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Switching of perpendicular magnetization by spin–orbit torques in the absence of external magnetic fields

Nature Nanotechnology volume 9, pages 548554 (2014) | Download Citation



Magnetization switching by current-induced spin–orbit torques is of great interest due to its potential applications in ultralow-power memory and logic devices. The switching of ferromagnets with perpendicular magnetization is of particular technological relevance. However, in such materials, the presence of an in-plane external magnetic field is typically required to assist spin–orbit torque-driven switching and this is an obstacle for practical applications. Here, we report the switching of out-of-plane magnetized Ta/Co20Fe60B20/TaOx structures by spin–orbit torques driven by in-plane currents, without the need for any external magnetic fields. This is achieved by introducing a lateral structural asymmetry into our devices, which gives rise to a new field-like spin–orbit torque when in-plane current flows in these structures. The direction of the current-induced effective field corresponding to this field-like spin–orbit torque is out-of-plane, facilitating the switching of perpendicular magnets.

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This work was partially supported by the Defense Advanced Research Projects Agency (DARPA) programme on Nonvolatile Logic (NVL) and in part by the National Science Foundation Nanosystems Engineering Research Center for Translational Applications of Nanoscale Multiferroic Systems (TANMS). This work was also supported in part by the Function Accelerated nanoMaterial Engineering Center, one of six centres of Semiconductor Technology Advanced Research network, a Semiconductor Research Corporation programme sponsored by Microelectronics Advanced Research Corporation and DARPA. P.U. and J.G.A. acknowledge partial support from a Qualcomm Innovation Fellowship.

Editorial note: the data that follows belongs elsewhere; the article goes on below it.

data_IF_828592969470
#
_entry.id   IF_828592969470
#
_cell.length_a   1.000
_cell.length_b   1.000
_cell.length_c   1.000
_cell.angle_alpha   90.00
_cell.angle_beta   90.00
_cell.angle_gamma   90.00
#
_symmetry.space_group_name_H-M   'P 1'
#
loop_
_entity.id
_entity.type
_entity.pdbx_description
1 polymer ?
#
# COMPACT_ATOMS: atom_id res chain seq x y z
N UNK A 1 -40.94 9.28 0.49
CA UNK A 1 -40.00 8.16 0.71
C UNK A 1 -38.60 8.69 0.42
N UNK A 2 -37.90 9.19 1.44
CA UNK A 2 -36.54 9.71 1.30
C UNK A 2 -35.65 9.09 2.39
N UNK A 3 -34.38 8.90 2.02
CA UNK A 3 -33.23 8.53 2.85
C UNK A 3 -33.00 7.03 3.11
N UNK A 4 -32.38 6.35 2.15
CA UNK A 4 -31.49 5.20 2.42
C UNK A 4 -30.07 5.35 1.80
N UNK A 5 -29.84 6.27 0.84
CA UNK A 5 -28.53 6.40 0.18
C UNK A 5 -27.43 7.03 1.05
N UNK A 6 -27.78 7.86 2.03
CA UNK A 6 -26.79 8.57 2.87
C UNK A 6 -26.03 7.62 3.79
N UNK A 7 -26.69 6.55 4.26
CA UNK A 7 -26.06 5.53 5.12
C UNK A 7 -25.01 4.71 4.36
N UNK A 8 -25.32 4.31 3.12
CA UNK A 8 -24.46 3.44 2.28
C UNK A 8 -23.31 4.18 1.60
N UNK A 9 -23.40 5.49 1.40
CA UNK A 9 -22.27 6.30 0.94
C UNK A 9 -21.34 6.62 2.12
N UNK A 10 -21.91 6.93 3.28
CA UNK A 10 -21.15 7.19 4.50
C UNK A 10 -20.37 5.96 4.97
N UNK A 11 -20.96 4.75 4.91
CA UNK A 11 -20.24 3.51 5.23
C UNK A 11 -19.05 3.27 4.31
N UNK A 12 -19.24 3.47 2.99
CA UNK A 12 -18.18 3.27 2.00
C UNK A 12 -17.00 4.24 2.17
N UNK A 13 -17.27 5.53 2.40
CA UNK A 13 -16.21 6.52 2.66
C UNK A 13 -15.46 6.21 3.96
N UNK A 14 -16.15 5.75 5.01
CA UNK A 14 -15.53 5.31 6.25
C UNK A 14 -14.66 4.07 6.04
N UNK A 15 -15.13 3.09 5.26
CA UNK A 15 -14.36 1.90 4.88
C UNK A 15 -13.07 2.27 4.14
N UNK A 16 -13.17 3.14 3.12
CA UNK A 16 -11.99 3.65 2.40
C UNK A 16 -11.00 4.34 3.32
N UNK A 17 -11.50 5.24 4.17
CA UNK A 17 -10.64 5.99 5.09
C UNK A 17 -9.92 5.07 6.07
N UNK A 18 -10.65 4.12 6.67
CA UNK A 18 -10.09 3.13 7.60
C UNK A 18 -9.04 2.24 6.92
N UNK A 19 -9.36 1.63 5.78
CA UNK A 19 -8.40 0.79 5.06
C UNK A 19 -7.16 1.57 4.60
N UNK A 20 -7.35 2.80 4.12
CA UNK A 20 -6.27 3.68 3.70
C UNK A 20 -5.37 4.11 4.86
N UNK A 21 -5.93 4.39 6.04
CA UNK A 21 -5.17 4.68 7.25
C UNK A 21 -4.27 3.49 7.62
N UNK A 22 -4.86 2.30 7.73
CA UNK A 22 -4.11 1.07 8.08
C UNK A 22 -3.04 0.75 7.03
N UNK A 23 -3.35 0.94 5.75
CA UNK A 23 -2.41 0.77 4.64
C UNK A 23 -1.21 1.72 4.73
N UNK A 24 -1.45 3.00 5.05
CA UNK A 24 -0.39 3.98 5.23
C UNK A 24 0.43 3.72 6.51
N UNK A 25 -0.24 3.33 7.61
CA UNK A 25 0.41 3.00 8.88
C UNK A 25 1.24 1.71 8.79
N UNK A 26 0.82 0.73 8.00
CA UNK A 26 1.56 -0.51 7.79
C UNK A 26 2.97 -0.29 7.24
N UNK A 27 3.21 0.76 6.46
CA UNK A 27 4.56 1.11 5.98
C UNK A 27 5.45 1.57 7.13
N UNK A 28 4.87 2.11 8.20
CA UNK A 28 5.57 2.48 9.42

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Author notes

    • Guoqiang Yu
    •  & Pramey Upadhyaya

    These authors contributed equally to this work


  1. Department of Electrical Engineering, University of California, Los Angeles, California 90095, USA

    • Guoqiang Yu
    • , Pramey Upadhyaya
    • , Yabin Fan
    • , Juan G. Alzate
    • , Wanjun Jiang
    • , Kin L. Wong
    • , Li-Te Chang
    • , Murong Lang
    • , Jianshi Tang
    • , Pedram Khalili Amiri
    •  & Kang L. Wang
  2. Department of Physics and Astronomy, University of California, Los Angeles, California 90095, USA

    • So Takei
    • , Scott A. Bender
    •  & Yaroslav Tserkovnyak
  3. Center for Electron Microscopy and State Key Laboratory of Silicon Materials, Department of Materials Science and Engineering, Zhejiang University, Hangzhou, 310027, China

    • Ying Jiang
    •  & Yong Wang


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G.Q.Y. and P.U. jointly conceived the idea with contributions from Y.T., P.K.A. and K.L.W. G.Q.Y. designed the experiments to test the idea, fabricated and measured the devices, with contributions from Y.F., J.G.A., W.J., K.W., L.T.C., M.L., J.T., Y.J. and Y.W. P.U. performed the theoretical analysis and modelling, with help from S.T., S.A.B. and Y.T. G.Q.Y., P.U., P.K.A. and K.L.W. wrote the paper. All authors discussed the results and commented on the manuscript. The study was performed under the supervision of P.K.A. and K.L.W.

Competing interests

The authors declare no competing financial interests.

Corresponding authors

Correspondence to Guoqiang Yu or Kang L. Wang.

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